Child sex abuse report in Pennsylvania names priests with ties to SW Florida

By Melanie Payne And Ryan Mills
Naples Daily News
August 16, 2018

A grand jury's report on sexual abuse by hundreds of Catholic priests in Pennsylvania is expected to be released later Tuesday.
Photo by Claudio Reyes

[with video]

Editor's note: This story has been updated to clarify that the Rev. Sean Kerins does not live in Naples. He lives in Erie, Pennsylvania, and has family in Southwest Florida.

Three priests with ties to Fort Myers, Naples and Port Charlotte were named in a Pennsylvania grand jury report detailing child sexual abuse by priests.

The three are among the more than 300 — including at least 16 with ties to Florida — who the report states were perpetrators, are being investigated for possible sexual misconduct or were involved in a cover-up of the scandal.

The report, released Tuesday, names the Rev. Robert J. Brague, who once served at St. Ann in Naples, the Rev. Timothy Sperber, who lives in Port Charlotte, and the Rev. Thomas M. O'Donnell, who lives in the Fort Myers area, as priests who engaged in inappropriate sexual behavior with minors but were protected by the Catholic Church.

The grand jury report also names the Rev. Sean Kerins, in one of three cases under investigation by law enforcement officers. The grand jury report indicates Kerins, 28, lives in Naples. However, his sister who lives in the Naples area said her brother still lives in Erie, Pennsylvania, and only visited family in Southwest Florida for a few weeks earlier this year. The Diocese of Erie also said Friday their records show he lives there.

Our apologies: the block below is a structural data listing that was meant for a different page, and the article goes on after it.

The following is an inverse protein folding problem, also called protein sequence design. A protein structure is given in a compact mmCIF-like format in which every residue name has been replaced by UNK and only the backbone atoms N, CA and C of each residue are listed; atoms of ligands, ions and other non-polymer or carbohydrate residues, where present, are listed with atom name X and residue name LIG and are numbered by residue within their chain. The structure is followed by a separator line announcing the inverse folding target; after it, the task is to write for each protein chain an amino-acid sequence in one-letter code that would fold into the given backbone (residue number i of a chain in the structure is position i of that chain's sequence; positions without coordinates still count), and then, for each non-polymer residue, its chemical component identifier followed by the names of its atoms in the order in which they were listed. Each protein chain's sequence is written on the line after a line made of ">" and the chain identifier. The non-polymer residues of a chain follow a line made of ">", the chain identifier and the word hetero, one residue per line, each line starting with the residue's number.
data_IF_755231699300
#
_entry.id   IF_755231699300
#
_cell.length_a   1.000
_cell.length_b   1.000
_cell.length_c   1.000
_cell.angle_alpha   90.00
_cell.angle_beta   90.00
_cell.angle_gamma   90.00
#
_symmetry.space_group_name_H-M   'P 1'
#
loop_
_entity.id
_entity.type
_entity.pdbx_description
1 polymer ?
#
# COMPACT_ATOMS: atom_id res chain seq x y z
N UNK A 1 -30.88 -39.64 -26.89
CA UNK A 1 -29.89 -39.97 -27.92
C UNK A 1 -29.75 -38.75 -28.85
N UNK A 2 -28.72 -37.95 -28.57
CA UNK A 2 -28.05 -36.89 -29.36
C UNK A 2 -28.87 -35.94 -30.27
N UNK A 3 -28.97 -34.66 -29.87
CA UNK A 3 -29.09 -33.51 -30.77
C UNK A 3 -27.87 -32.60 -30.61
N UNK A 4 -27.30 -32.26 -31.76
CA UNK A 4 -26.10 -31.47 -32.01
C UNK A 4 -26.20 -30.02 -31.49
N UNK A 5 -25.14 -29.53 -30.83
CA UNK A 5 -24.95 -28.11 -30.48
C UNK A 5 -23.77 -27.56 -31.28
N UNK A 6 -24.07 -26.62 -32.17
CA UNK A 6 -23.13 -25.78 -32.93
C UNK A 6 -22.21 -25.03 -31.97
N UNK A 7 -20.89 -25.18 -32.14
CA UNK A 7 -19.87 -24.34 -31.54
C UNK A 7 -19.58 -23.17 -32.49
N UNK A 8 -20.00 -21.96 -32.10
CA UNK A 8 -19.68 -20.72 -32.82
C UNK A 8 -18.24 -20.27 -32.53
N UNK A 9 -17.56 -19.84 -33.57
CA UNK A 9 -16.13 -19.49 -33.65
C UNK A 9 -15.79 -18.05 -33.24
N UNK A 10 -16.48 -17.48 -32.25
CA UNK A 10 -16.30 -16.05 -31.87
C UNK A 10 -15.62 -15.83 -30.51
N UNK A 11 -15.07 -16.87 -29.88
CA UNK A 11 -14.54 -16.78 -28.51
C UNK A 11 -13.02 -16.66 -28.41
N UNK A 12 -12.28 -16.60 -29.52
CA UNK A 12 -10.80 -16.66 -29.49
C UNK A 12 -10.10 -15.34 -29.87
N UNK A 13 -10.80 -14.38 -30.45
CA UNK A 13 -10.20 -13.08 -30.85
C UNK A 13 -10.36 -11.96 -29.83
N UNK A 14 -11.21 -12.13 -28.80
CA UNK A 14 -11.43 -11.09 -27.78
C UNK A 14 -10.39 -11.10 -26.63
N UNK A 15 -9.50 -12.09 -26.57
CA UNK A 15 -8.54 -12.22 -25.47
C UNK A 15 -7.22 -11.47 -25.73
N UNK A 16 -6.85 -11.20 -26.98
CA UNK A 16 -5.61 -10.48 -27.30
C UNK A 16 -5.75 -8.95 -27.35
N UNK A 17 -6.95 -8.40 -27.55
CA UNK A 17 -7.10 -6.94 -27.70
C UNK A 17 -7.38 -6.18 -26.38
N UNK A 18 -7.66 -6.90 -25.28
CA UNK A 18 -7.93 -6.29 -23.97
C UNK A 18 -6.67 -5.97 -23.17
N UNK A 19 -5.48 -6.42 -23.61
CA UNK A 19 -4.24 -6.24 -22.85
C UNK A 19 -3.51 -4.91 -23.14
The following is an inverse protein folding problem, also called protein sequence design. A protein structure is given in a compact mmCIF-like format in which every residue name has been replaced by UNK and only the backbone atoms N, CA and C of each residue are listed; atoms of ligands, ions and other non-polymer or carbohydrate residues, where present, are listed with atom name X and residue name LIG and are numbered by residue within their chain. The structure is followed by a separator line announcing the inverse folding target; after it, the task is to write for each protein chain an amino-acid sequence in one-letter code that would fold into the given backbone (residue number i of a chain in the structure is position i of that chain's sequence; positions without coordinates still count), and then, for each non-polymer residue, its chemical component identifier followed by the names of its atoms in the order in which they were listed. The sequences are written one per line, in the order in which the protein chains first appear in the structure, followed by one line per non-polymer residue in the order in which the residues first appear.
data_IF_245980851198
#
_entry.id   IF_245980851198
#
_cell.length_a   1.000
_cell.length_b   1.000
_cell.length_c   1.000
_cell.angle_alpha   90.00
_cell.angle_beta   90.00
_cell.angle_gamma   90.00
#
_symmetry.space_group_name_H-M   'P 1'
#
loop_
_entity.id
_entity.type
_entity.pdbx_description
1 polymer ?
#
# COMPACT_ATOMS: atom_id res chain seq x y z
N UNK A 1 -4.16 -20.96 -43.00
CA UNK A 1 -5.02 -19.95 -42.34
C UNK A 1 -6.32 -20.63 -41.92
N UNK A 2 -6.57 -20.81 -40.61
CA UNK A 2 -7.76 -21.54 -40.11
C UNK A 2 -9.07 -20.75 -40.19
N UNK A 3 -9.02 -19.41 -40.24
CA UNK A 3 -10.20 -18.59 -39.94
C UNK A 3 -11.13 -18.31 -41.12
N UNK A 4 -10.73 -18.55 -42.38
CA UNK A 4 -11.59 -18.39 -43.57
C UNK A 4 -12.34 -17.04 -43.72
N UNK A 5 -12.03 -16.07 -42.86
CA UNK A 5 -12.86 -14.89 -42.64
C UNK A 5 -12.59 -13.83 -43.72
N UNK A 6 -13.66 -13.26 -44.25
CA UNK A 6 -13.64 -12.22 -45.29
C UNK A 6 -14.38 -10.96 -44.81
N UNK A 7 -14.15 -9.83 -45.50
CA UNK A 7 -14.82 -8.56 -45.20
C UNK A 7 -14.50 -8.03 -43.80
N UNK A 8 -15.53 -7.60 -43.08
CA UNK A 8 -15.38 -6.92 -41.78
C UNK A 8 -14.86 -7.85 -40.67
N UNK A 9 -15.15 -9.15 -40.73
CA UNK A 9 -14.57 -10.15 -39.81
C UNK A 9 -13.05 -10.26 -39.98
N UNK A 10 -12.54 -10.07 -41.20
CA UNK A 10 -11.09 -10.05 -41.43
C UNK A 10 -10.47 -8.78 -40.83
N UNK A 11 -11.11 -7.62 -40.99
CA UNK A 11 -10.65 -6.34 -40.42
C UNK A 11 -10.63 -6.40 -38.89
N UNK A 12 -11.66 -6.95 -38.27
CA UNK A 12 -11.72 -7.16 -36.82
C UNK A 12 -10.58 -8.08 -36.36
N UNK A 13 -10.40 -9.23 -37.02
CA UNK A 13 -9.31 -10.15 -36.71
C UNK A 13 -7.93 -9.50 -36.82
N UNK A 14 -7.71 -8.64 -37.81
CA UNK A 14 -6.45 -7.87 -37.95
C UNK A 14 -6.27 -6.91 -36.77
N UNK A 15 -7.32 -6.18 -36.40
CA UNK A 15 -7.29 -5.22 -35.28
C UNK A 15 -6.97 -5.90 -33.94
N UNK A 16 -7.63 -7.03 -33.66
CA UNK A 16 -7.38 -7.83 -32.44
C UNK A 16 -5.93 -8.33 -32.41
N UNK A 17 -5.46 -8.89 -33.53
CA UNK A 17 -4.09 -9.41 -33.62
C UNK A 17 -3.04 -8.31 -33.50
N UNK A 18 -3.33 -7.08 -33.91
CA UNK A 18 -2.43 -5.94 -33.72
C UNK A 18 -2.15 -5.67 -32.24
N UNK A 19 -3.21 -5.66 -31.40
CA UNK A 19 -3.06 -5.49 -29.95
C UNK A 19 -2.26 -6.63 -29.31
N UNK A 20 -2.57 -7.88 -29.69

According to news reports, Kerins was placed on permanent leave by the Diocese of Erie after officials said they learned he had sent a series of inappropriate text messages to a student at Kennedy Catholic High School.

He is presumed innocent unless proved otherwise, according to the report.

O'Donnell, 84, was ordained in 1960 and assigned to 11 churches in Pennsylvania over the next 58 years. In 1988, parents complained that he was requiring their sons who were participating in basketball to get weighed while naked. According to the report, O'Donnell was told to "disassociate himself from supervision of the athletic programs."  

From 1988 until mid-March 2002, parents continued to complain about O'Donnell's inappropriate behavior with their children, including sleeping with boys, making them undress in front of him and requiring them to shower with him. One parent said O'Donnell asked her son to wash his dog. 

"O'Donnell insisted that her son get completely naked" while performing the task, the report states. 

In May, O'Donnell wrote to Pennsylvania Senior Deputy Attorney General Daniel Dye to dispute the accusations of sexual misconduct.

"At no time did I ever touch a boy or any child," he wrote. "There has been no child who has made an accusation against me that I touched him." 

He added that he has "not been involved in any basketball programs for 30 years," can no longer walk well and uses a mobility scooter to get around.

O'Donnell has lived in the Fort Myers area for more than 10 years, he said when reached at his home in the St. John XXIII Villas senior housing community near Daniels Parkway and Interstate 75. When asked whether the accounts were true, O'Donnell replied that the "charges were unsubstantiated. There was no proof that it happened."

The Rev. Robert J. Brague, who had a short stint as parochial vicar at St. Ann Catholic Church in Naples in the early 1990s, was accused of impregnating a 17-year-old girl in Pennsylvania in 1988, among other suspected affairs, according to the grand jury report. He was in his mid- to late 40s at the time.